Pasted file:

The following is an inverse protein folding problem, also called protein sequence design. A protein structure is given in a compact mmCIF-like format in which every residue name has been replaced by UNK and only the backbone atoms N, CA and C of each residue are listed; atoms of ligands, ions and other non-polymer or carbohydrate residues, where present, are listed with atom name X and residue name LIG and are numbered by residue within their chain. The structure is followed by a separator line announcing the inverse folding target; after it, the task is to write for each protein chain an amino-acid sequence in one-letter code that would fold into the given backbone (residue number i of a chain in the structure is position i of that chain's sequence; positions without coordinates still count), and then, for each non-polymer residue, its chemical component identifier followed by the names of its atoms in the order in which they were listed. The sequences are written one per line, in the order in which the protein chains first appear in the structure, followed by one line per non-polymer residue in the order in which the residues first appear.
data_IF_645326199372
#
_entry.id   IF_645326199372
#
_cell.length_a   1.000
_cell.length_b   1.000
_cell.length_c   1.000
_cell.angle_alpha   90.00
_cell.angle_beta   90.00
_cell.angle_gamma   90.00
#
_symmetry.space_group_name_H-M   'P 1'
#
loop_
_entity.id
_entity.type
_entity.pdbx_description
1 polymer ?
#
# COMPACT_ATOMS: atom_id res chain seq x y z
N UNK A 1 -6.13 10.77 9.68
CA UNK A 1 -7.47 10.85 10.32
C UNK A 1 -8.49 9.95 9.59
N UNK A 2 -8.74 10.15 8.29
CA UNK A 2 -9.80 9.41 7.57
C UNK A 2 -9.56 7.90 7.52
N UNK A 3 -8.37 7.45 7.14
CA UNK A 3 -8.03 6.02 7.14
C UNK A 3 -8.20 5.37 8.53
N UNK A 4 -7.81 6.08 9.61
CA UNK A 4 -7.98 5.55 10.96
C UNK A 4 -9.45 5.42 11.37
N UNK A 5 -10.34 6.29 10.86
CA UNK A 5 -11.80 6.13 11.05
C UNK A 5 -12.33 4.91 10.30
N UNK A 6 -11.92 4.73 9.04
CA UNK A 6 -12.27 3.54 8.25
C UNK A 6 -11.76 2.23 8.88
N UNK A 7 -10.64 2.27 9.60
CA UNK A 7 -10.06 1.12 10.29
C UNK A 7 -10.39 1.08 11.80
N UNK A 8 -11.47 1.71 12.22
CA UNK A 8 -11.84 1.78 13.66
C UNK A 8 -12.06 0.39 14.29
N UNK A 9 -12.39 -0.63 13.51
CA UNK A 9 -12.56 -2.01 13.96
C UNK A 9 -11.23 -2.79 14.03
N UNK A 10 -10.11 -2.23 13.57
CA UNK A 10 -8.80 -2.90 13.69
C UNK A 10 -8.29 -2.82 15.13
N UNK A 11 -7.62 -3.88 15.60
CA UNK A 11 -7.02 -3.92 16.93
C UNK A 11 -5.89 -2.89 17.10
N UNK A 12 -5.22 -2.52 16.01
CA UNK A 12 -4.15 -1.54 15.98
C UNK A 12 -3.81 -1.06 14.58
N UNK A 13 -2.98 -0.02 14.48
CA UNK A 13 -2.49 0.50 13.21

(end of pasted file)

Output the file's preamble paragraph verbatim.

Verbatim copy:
The following is an inverse protein folding problem, also called protein sequence design. A protein structure is given in a compact mmCIF-like format in which every residue name has been replaced by UNK and only the backbone atoms N, CA and C of each residue are listed; atoms of ligands, ions and other non-polymer or carbohydrate residues, where present, are listed with atom name X and residue name LIG and are numbered by residue within their chain. The structure is followed by a separator line announcing the inverse folding target; after it, the task is to write for each protein chain an amino-acid sequence in one-letter code that would fold into the given backbone (residue number i of a chain in the structure is position i of that chain's sequence; positions without coordinates still count), and then, for each non-polymer residue, its chemical component identifier followed by the names of its atoms in the order in which they were listed. The sequences are written one per line, in the order in which the protein chains first appear in the structure, followed by one line per non-polymer residue in the order in which the residues first appear.